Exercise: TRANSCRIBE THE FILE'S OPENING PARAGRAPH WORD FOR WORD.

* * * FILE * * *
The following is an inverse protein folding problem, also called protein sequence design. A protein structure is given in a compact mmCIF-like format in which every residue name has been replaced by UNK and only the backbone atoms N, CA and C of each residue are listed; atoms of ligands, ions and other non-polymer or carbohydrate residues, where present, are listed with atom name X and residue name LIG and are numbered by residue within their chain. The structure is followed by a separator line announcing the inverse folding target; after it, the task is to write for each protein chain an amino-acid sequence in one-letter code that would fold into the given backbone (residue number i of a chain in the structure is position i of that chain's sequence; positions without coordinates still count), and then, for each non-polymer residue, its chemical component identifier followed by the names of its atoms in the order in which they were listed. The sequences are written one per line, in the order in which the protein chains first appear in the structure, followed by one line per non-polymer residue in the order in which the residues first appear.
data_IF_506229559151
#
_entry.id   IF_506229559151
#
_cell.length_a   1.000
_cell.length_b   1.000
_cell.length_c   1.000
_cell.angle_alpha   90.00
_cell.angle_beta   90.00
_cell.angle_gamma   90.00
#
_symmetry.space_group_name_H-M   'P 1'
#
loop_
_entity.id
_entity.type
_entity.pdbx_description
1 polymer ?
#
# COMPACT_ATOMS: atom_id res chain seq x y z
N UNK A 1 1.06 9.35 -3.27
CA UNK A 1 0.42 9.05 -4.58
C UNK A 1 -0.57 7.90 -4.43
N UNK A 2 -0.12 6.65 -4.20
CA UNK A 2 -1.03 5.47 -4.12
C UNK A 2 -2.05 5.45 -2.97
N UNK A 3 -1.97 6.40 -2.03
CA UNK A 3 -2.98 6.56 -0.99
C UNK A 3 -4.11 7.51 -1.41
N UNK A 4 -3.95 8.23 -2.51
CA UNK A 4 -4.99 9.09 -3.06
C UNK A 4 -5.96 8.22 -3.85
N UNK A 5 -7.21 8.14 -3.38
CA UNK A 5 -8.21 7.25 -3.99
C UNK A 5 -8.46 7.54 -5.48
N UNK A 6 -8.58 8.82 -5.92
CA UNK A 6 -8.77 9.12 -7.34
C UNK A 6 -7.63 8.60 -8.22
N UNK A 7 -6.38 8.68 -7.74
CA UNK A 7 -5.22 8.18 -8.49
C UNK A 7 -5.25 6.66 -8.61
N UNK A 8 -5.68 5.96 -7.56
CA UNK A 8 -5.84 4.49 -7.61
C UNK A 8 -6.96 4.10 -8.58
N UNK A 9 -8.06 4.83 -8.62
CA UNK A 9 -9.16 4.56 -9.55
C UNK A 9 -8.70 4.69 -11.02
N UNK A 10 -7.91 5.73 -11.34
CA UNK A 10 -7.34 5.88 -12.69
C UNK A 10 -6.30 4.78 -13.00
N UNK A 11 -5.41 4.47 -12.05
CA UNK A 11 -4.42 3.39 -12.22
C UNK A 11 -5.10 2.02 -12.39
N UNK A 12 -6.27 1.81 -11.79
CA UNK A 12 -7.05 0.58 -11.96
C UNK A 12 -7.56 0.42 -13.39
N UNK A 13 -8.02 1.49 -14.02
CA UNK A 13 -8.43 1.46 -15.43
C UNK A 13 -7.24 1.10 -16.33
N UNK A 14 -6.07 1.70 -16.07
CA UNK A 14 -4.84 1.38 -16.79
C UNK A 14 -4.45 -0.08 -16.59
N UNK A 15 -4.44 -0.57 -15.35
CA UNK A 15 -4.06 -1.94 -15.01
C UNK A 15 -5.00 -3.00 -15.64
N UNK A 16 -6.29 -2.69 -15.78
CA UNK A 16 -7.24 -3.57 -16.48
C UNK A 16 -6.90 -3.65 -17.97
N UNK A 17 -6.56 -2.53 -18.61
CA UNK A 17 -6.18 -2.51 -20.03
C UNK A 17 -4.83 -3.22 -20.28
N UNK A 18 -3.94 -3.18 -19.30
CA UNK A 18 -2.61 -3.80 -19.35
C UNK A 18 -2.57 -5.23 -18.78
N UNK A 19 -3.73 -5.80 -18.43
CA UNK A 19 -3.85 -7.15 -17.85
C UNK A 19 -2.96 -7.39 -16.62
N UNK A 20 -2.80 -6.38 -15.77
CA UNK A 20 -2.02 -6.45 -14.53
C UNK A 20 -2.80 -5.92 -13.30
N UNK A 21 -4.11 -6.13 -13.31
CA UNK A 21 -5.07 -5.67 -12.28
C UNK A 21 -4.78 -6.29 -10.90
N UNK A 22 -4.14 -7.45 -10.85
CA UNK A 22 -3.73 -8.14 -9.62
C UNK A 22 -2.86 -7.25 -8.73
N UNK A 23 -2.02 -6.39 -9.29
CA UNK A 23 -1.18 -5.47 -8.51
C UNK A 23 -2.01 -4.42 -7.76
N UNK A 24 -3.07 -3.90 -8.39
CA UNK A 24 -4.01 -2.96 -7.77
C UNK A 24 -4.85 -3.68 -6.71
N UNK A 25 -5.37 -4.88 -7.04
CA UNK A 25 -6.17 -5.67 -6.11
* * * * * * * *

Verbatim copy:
The following is an inverse protein folding problem, also called protein sequence design. A protein structure is given in a compact mmCIF-like format in which every residue name has been replaced by UNK and only the backbone atoms N, CA and C of each residue are listed; atoms of ligands, ions and other non-polymer or carbohydrate residues, where present, are listed with atom name X and residue name LIG and are numbered by residue within their chain. The structure is followed by a separator line announcing the inverse folding target; after it, the task is to write for each protein chain an amino-acid sequence in one-letter code that would fold into the given backbone (residue number i of a chain in the structure is position i of that chain's sequence; positions without coordinates still count), and then, for each non-polymer residue, its chemical component identifier followed by the names of its atoms in the order in which they were listed. The sequences are written one per line, in the order in which the protein chains first appear in the structure, followed by one line per non-polymer residue in the order in which the residues first appear.